- Education: Walking to fetch water can take hours every day. Children, particularly girls, are often responsible for doing it. Access to clean water changes lives because when children no longer have to spend most of their day fetching water, they are free to go to school. Drinking dirty water can also cause students to fall behind in their studies as they deal with the symptoms of water-borne illnesses. Education generally becomes a low priority as people struggle to survive. With clean water at home, children can stay in school and build better futures for themselves.
- Food Security: Without clean water, it is difficult to grow crops and prepare food. While one might think of water mostly as something to drink, worldwide, people use 70 percent of water resources in agriculture. Eighty-four percent of people who are without modern water systems also live in rural areas, where many rely on subsistence agriculture. Improvements in water management lead to increased agricultural production and allow community members to start small gardens to grow food to eat or sell.
- Escaping Poverty: When people no longer have to spend a significant portion of their days fetching water, children have time to go to school and adults can work and learn trades. When people no longer get sick from water-borne illnesses, they can go to school and work uninterrupted. Clean water also allows people to grow more food and practice better sanitation. Access to clean water has a proven position impact on development. The World Health Organization estimates that every dollar that people invest in water and sanitation brings an economic return of between $3 and $34. The U.N. estimated that in sub-Saharan Africa alone, people spend 40 billion hours a year retrieving water. In fact, the world loses $260 billion of potential income each year due to a need to find water.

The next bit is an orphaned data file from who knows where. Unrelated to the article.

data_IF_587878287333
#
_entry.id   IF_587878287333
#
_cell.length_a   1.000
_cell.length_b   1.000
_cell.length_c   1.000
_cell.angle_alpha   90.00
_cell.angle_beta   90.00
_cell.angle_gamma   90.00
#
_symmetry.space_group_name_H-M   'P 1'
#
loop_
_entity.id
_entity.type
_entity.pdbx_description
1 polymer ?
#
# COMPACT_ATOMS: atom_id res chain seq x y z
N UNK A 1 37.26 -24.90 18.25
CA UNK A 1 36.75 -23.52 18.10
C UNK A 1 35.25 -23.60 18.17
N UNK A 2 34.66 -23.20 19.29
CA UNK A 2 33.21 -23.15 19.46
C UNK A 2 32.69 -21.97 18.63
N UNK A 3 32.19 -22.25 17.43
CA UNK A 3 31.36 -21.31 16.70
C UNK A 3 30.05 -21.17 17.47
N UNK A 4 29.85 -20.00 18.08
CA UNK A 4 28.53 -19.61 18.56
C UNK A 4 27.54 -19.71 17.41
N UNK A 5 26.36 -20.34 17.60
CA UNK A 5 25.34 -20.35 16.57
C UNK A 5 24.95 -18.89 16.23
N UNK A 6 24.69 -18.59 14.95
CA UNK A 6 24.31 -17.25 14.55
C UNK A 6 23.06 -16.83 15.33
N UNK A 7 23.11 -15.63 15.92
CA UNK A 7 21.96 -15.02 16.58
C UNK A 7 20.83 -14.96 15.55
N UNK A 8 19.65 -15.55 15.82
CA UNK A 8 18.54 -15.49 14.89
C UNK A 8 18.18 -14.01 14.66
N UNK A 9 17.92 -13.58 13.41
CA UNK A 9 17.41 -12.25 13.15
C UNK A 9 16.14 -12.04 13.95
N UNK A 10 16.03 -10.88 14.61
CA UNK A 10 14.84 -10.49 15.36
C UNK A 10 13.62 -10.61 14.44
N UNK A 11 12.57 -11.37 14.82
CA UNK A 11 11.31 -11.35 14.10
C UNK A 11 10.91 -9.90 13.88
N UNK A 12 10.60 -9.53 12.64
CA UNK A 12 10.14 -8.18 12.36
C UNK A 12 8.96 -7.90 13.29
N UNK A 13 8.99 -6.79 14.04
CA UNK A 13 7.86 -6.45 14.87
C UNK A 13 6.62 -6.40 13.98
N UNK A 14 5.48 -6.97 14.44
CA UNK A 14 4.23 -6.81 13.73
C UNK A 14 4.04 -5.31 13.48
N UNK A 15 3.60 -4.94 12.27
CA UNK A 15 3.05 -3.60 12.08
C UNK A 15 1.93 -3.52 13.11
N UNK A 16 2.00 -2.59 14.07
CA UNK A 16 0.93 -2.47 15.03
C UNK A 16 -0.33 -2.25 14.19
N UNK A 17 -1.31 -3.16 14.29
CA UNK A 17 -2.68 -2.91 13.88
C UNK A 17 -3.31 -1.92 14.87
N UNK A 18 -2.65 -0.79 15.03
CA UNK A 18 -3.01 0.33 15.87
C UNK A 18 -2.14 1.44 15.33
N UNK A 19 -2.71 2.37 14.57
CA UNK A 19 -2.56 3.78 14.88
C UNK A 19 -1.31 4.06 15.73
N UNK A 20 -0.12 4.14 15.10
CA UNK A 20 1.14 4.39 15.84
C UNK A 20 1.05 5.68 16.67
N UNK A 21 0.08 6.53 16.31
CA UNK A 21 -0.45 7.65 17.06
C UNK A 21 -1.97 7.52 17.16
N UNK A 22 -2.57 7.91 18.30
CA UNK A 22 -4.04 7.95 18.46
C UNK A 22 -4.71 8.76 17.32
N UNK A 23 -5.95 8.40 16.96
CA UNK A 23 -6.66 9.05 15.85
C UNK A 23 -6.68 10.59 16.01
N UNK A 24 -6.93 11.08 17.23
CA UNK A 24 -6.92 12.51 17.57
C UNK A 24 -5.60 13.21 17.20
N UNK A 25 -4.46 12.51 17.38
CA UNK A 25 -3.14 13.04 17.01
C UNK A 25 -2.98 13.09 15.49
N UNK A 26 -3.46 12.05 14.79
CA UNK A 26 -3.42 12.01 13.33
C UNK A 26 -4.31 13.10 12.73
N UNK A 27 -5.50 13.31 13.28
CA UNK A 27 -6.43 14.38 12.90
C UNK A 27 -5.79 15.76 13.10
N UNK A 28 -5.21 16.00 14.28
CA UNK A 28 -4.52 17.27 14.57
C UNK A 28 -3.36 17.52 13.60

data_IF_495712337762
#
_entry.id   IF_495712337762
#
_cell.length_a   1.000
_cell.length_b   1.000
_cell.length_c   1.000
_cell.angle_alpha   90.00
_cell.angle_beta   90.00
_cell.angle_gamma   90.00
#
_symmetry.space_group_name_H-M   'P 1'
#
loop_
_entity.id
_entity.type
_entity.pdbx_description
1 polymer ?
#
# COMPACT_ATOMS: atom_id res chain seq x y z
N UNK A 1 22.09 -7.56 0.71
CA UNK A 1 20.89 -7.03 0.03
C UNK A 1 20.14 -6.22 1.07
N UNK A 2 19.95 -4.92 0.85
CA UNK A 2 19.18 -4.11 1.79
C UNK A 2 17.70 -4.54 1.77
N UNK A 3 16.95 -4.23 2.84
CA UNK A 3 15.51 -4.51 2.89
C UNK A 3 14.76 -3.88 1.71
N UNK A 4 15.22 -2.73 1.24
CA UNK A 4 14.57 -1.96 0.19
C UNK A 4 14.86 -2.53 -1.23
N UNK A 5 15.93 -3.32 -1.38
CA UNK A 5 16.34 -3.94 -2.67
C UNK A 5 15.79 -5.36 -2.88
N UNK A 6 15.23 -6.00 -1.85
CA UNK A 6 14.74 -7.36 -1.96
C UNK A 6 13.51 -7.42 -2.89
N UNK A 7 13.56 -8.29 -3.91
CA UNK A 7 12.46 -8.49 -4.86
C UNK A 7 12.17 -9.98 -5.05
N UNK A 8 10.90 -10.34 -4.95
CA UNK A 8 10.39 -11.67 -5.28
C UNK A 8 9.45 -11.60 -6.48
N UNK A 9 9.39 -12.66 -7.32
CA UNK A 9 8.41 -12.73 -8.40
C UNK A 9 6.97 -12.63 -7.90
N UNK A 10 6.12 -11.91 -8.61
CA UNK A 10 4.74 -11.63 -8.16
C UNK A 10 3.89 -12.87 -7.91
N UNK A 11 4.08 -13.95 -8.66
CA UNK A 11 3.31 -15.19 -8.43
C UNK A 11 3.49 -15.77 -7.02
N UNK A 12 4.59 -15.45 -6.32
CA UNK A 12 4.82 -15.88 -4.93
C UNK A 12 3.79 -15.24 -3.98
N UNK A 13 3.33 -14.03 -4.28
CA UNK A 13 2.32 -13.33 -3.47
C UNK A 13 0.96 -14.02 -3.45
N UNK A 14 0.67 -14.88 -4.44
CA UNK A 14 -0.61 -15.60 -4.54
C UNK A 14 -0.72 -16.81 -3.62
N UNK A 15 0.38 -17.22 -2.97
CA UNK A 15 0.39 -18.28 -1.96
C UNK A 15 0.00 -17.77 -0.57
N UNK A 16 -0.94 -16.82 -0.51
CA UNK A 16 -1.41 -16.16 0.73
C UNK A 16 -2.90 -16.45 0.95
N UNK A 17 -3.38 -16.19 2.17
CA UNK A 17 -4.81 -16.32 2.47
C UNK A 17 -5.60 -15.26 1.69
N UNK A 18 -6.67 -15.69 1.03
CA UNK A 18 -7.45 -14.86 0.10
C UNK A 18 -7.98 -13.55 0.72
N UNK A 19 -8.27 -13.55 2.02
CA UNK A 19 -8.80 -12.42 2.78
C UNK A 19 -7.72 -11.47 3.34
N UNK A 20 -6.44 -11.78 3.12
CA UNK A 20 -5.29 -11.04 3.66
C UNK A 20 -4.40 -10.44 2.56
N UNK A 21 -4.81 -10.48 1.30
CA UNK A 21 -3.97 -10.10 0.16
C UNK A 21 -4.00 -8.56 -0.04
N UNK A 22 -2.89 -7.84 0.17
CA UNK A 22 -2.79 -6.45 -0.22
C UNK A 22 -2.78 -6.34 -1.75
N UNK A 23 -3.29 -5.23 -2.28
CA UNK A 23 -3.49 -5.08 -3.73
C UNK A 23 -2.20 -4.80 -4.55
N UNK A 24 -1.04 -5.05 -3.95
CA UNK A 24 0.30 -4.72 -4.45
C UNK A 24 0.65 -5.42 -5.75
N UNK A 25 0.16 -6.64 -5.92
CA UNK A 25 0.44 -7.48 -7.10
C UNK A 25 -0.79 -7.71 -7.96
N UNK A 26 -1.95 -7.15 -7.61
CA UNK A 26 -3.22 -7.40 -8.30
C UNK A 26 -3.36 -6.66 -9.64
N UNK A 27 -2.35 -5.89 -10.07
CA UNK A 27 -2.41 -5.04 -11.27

Many groups succeded in bringing clean water to communities and showing how access to clean water changes lives. For instance, Water.org helped more than 21 million people gain access to clean water through small loans. Millions worldwide spend more than 20 percent of their income on water, as a lack of clean water at home means they must go to a water merchant or pay exorbitant rates to have someone install plumbing. Giving people small loans allows them to quickly pay for plumbing, which eliminates costs in the future.
The Water Project addresses the water crisis by directly donating clean water sources. This organization builds and repairs wells, installs rain catchment tanks and constructs sand dams to improve irrigation. So far, the Water Project has helped close to 500,000 people gain access to clean water for drinking and agriculture.
The World Bank, UNICEF and the World Health Organization determined that providing basic water and sanitation infrastructure to those that need them would cost $28.4 billion a year for 15 years. Right now, the U.S. spends around $600 million on the military each year. A readjustment of federal priorities, taking into account the ripple effects which clean water has on communities, could make a drastic difference for the world’s poor.
– Clarissa Cooney